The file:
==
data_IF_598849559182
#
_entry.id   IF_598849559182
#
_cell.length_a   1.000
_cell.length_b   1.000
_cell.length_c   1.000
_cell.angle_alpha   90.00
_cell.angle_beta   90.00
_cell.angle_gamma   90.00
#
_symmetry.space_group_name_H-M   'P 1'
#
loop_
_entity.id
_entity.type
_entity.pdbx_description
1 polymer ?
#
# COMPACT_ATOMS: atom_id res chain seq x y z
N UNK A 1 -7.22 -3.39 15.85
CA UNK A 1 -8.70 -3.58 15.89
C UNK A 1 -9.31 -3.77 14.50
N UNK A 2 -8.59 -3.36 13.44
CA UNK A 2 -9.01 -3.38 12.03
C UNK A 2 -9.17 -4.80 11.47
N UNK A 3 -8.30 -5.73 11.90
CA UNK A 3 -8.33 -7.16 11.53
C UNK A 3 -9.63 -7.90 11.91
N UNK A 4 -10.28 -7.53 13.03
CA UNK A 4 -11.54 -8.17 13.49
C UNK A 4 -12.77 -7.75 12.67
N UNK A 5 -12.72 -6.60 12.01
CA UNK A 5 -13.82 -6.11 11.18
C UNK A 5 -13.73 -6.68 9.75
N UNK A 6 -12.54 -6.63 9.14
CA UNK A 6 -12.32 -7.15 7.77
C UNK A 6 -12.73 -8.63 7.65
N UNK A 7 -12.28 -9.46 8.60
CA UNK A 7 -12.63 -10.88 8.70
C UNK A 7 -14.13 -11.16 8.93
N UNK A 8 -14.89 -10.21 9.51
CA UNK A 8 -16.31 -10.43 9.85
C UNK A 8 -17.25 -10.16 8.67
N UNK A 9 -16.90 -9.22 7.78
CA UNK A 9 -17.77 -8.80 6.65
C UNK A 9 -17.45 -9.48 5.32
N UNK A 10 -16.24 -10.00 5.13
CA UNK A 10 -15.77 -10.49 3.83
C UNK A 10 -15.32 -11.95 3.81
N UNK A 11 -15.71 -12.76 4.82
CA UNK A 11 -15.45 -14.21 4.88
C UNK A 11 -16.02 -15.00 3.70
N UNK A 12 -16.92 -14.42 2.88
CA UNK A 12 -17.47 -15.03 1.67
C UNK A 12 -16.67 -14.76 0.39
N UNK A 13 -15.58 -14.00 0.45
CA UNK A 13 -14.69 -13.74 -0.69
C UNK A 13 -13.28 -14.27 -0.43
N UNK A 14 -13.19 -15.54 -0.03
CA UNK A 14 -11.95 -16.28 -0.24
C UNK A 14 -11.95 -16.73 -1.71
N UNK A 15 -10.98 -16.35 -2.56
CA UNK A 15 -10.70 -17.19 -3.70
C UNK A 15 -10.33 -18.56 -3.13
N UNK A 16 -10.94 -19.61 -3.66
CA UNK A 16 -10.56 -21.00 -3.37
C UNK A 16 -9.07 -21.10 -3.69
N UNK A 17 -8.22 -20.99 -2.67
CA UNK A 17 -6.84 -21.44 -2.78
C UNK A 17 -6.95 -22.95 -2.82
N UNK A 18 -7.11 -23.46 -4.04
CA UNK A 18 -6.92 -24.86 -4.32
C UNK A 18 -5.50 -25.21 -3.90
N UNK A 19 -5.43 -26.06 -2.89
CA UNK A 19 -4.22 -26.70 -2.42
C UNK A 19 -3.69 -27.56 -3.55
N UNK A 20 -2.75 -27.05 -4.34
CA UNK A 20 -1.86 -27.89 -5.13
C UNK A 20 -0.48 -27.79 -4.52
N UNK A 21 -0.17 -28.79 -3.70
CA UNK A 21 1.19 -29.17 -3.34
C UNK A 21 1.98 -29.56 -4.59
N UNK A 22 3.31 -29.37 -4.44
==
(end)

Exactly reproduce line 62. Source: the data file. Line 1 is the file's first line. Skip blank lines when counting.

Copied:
C UNK A 14 -11.95 -16.73 -1.71